Associate Professor of Organisational Behaviour
Attributional Bias; Fans; Identification; Self-affirmation; Social Identity; Randomized field experiment;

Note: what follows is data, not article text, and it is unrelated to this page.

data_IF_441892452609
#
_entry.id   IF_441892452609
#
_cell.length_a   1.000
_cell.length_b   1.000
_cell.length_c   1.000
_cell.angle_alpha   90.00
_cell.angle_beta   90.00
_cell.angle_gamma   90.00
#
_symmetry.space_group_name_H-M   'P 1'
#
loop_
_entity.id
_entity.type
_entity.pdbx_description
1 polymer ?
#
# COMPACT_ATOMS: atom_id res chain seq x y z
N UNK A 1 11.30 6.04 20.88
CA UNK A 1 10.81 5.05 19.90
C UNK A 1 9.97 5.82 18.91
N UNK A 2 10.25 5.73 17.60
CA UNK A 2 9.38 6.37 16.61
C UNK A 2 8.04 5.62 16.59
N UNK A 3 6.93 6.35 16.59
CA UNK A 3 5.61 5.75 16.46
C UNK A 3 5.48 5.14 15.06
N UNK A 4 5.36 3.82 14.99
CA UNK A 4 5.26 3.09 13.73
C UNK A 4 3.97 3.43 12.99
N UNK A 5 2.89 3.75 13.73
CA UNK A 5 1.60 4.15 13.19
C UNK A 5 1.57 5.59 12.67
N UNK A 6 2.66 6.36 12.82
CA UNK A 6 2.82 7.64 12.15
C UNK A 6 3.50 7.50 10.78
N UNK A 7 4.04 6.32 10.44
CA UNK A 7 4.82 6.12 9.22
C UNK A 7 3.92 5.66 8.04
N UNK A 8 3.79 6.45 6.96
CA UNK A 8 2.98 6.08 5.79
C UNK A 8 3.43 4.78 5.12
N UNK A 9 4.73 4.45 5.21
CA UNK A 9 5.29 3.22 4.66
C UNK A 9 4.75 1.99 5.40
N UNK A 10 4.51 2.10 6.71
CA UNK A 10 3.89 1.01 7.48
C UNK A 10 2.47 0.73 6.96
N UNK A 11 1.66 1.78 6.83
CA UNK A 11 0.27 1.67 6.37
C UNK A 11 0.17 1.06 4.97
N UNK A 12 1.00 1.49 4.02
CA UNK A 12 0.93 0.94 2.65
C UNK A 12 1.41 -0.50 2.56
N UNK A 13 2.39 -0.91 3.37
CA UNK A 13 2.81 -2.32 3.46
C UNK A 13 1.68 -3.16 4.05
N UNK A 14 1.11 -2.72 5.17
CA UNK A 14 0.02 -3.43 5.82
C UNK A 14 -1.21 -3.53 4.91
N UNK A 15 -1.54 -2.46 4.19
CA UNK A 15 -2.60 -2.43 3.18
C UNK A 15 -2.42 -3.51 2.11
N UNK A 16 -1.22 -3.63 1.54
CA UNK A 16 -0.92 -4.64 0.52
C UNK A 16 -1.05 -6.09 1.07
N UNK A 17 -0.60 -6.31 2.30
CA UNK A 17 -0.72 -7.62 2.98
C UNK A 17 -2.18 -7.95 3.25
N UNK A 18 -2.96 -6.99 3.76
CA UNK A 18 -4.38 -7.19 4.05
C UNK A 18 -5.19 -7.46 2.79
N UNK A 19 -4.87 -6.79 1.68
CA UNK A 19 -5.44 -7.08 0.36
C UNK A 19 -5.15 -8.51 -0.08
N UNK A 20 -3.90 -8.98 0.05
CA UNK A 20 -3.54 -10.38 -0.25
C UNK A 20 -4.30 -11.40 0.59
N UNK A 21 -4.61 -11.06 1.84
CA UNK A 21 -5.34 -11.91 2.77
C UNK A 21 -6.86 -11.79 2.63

Self-affirmation theory proposes that people can respond to threats to the self by affirming alternative sources of selfintegrity, resulting in greater openness to self-threatening information. The present research examines this at a group level by investigating whether a group affirmation (affirming an important group value) increases acceptance of threatening group information among sports teams and fans.In Study 1, athletes exhibited a group-serving attributional bias, which was eliminated by the group affirmation. In Study 2, the most highly identified fans exhibited the most bias in terms of their attributions, and this bias was eliminated by the group affirmation.These studies suggest that groups can serve as resources from which people can draw in response to threatening group events.